Bastard sword is technicaly just as good as a dwarven axe. Dwarves do have the advantage of the racial axe enhancements so technicaly they have better damage with them. But in the hands of an average character the bastard sword is the same. Kopesh, Rapier and Scemitar are all technicaly superior. But it honestly isn't a huge difference. Power players like to quibble over the margins because that's where the "game" is.

Vorpals are not considered all that great by the DPS power gamers in the game. Generaly they can kill monsters faster with damage than waiting for a 20. However, that doesn't mean its not a good weapon. Some critters go down pretty easy with a vorpal and they are great for characters not totaly geared for nothing but damage. I think it's worth building a character that can use it effectively.

I'd do something like this....

Human

Stats like this...
Str 16 / Dex 14 / Con 14 / Wis 12 / Int 10 / Cha 12

Roge at level 1 to get UMD as a class skill
Ranger levels 2-12 (this gets you all the good bow and TWF feats)
Paladin at levels 13-14 (this gives you great saving throws via your charisma but it's totaly optional, you could stick with ranger or take some more rogue levels and still get good stuff)

Feats like this
1st: Skill Focus UMD, Power Attack
3rd: Exotic Weapon: Bastard Sword
6th: Cleave
9th: Improved Critical Slashing
12th: Improved Critical Ranged

You wouldn't be using poweer attack until higher levels but it lets you take cleave at 6 which is a nice feat for vorpals and the like. Put your level up points into Strength as well as your first human adaptability point. Buy a little dex with ranger level enhancements to round out your AC. You have plenty of skill points so you can keep UMD maxed as well as a few other skills of your choice. I wouldn't recomend trying to keep up search/disable but Open lock should be doable and you could have the stealth skills or search if you like.

The only real weakness is a low will save and midling Hit Points. On the up side you can probably cast raise dead scrolls fairly well at high level and can equip just about any item in the game. If you go for the lat paladin levels it will fix your saving throw issue and give you a few extra "goodies"
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AnneTrent
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a minor note on cleave + weapon effects: cleave and greater cleave are really tasty with vorpals, paralyzers, banishers, etc because it applies to all targets in your attack arch. Its fun to vorpal or paralyze more then one monster at once!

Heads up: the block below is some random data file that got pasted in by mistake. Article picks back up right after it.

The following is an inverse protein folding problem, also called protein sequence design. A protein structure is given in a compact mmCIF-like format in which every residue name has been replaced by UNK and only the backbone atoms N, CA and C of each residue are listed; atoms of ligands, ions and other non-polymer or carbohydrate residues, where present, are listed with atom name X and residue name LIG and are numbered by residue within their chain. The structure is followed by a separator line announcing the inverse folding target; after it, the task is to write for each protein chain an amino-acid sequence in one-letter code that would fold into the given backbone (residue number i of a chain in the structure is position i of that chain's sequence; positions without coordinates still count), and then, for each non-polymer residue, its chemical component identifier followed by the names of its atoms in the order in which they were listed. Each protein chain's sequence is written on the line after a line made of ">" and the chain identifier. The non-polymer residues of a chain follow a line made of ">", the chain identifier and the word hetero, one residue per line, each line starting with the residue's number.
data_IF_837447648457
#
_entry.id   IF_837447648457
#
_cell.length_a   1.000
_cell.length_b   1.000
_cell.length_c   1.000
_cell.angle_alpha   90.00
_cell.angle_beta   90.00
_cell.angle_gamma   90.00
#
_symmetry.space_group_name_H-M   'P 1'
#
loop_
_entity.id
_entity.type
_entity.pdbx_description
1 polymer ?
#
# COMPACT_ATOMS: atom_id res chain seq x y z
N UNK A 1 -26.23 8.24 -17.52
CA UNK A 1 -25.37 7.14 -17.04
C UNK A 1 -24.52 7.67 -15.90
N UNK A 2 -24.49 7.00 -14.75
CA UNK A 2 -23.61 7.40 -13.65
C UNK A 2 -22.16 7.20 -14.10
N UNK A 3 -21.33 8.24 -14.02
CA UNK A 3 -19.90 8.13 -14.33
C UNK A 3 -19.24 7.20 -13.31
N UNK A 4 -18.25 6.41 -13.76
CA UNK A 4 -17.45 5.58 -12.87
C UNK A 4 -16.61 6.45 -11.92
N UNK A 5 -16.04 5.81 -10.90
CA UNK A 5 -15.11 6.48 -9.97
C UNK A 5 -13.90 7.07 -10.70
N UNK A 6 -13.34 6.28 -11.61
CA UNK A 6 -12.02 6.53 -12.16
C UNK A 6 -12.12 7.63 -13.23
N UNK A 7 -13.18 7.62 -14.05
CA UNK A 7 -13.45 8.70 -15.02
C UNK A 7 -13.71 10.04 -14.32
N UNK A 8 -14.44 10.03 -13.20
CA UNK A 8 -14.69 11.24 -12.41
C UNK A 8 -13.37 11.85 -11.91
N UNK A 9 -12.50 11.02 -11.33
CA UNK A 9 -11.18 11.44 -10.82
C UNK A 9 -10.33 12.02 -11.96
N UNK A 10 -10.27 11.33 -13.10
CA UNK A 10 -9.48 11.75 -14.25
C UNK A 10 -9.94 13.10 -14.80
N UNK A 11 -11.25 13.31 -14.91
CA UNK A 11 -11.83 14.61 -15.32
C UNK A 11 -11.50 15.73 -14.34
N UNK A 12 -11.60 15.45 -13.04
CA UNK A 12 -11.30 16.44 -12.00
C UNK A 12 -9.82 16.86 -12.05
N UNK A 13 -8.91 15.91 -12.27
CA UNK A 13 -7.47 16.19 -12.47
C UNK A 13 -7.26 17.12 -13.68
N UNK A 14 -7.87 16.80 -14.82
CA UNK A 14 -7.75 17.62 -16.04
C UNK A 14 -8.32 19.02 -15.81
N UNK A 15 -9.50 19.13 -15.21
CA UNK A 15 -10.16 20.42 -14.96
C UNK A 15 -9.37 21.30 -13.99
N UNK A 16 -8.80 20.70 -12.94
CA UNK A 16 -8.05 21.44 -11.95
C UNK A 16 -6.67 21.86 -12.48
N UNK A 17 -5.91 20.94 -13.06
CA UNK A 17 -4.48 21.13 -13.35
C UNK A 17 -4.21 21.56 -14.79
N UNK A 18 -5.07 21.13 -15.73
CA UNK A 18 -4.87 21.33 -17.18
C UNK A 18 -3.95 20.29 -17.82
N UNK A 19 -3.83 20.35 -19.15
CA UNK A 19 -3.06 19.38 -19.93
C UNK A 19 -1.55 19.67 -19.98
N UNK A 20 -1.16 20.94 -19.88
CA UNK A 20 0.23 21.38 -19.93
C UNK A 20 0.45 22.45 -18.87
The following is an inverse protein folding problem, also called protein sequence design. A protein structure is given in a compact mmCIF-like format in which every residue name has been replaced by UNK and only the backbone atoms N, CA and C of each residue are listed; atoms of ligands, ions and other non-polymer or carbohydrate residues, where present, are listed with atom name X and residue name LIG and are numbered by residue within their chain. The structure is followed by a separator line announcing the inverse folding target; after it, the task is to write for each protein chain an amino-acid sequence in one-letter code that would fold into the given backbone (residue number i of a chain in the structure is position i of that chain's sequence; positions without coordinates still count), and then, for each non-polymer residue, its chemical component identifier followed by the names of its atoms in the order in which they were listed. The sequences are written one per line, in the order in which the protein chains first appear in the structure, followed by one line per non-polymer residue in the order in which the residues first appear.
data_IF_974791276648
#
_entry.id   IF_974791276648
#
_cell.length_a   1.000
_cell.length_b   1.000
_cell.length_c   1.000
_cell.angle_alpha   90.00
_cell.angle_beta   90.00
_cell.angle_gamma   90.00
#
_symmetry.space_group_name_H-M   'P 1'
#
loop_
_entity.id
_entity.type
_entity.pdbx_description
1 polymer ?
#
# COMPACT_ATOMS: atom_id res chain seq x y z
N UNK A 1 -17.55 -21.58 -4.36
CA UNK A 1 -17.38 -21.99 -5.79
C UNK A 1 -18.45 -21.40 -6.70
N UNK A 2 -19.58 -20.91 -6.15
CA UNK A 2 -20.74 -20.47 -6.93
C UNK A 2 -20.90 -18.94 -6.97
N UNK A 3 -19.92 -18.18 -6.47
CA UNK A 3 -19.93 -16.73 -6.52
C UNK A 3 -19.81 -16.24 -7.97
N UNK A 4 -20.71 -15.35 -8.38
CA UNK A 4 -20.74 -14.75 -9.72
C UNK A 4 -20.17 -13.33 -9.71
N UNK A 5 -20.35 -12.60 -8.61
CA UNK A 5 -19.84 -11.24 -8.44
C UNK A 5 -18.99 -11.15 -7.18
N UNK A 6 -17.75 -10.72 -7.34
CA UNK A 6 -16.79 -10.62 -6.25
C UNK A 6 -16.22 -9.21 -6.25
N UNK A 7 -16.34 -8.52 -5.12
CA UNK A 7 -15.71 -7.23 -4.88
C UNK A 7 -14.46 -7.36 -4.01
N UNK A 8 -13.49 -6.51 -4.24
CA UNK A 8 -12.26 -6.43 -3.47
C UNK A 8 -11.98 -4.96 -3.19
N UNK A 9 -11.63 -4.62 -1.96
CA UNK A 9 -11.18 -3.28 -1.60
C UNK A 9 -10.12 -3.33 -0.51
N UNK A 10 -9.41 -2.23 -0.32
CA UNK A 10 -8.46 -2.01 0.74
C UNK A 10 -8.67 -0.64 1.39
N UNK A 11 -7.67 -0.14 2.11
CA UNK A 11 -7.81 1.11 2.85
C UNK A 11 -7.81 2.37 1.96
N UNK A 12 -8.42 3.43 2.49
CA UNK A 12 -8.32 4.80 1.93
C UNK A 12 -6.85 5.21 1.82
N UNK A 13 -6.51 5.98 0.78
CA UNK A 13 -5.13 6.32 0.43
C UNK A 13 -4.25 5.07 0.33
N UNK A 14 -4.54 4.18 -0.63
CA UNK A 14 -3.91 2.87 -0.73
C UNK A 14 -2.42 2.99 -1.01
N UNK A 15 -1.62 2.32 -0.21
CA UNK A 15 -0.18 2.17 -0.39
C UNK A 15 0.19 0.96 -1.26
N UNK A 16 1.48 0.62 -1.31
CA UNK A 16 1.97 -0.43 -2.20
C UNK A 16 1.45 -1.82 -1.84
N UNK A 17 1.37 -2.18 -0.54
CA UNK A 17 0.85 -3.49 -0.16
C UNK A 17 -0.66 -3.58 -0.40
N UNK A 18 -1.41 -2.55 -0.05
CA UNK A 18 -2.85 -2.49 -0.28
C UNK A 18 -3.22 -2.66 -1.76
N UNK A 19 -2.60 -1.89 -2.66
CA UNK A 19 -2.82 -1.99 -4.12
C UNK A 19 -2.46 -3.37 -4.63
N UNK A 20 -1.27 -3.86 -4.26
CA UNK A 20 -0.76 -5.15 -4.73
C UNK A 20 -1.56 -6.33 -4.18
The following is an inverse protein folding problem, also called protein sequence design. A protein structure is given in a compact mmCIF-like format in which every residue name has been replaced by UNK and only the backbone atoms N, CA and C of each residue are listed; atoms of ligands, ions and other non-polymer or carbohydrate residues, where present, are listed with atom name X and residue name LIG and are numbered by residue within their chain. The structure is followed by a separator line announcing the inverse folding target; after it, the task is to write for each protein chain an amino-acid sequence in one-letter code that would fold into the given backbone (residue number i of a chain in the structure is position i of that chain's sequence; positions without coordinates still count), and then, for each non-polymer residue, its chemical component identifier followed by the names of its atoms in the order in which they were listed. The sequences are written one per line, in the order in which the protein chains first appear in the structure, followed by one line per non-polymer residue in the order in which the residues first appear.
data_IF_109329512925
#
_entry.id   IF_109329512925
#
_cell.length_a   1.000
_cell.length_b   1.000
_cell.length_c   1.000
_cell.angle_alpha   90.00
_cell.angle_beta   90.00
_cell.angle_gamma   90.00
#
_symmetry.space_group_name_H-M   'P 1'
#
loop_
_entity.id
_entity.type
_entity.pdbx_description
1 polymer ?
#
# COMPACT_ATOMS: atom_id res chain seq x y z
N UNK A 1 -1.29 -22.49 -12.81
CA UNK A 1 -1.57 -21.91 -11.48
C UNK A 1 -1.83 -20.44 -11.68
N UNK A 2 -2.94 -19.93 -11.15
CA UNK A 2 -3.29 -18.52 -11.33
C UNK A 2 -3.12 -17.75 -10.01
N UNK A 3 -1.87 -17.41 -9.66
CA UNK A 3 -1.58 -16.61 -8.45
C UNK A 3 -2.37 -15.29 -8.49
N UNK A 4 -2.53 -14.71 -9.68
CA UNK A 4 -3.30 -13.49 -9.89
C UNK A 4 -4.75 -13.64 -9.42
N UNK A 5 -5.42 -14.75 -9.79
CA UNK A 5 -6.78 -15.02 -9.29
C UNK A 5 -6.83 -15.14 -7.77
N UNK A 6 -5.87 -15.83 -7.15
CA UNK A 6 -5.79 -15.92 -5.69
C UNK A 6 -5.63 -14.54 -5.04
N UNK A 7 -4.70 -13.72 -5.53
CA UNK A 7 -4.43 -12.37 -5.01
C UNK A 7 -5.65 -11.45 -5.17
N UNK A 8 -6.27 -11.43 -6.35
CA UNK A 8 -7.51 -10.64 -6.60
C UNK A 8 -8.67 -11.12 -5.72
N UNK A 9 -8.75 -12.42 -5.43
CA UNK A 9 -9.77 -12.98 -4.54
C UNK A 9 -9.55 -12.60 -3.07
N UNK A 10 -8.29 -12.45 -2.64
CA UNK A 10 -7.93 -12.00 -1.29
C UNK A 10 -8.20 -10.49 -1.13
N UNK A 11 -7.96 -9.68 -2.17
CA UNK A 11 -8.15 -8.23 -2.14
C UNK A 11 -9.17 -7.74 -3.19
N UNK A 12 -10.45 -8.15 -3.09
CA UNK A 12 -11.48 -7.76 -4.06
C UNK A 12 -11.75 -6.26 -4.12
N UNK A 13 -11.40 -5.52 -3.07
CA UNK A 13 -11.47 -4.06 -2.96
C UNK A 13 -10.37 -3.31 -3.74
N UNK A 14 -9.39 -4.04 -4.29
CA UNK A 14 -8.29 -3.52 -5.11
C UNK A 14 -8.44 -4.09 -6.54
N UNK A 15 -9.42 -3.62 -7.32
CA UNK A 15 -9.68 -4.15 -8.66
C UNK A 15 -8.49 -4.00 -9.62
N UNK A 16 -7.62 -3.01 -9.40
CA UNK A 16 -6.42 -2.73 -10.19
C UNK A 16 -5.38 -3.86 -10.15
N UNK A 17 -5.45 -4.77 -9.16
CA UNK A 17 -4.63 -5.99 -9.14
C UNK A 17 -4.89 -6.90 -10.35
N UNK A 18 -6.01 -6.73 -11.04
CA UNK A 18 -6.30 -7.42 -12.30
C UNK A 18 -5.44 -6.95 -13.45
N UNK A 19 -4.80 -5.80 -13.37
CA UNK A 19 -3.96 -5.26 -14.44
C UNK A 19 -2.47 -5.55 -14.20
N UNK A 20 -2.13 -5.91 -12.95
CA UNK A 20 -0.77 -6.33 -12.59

Thelanis: Anne | Theris | Annala | Anastazie | Torzion | Sofondof

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Seneca Windforge
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I guess the way I see it (even having never found a vorpal myself) is that making those sacrifices to use a weapon that is good (but not earth-shattering) isn't worth it, to me. You could always find another vorpal (in theory anyway), but those points you put in charisma will never come back, and respeccing feats is expensive, even if you have the dragonshards. I'd take the dwarven strength ranger sans vorpal bastard sword over the human ranger with vorpal bastard sword any day, but again that's just my personal preference.

I can say that the biggest beef I have with my elven Rgr10/Ftr2 is that I don't have enough hit points to feel comfortable (160ish?). Rangers don't get toughness enhancements, so going dwarf for the dwarven toughness enhancements is a good way to get around that.

Drow bards are generally best (IMO), but perhaps not if you are going for a more battle-bard type of thing. You can't use the 32 point build with drow, but you still come out ahead because bards benefit from the +2 dexterity, intelligence, and charisma.

As far as the ranged combat stuff goes, I would definitely wait and see how they turn out before you actually commit to anything (which you may be doing anyway since you don't have all 1750 yet). I would like for ranged combat to be more competitive with melee, but...I guess we'll see. I do hope it gets better...Kyo'nne is an old-school ranger with Shot on the Run (hence the fighter levels for the bonus feats), and I would like to be able to do decent damage with a bow. Whatever you do, don't ever dump strength as a ranger, since it will negate your Bow Strength!

UMD is *very* awesome, but only for some. A fighter with an 8 or 10 charisma who throws points into his cross-class UMD skill is wasting them, because he'll probably never get it high enough to matter. On the other hand, any bard or rogue regardless of charisma should probably max out UMD. You need really high UMD to be able to use Raise Dead scrolls (35, 36?) or any 6th level scroll like Greater Heroism (44?). You do get to roll 1d20+UMD for scrolls, but it'll cost you an arm and a leg if you're failing 75% of the time.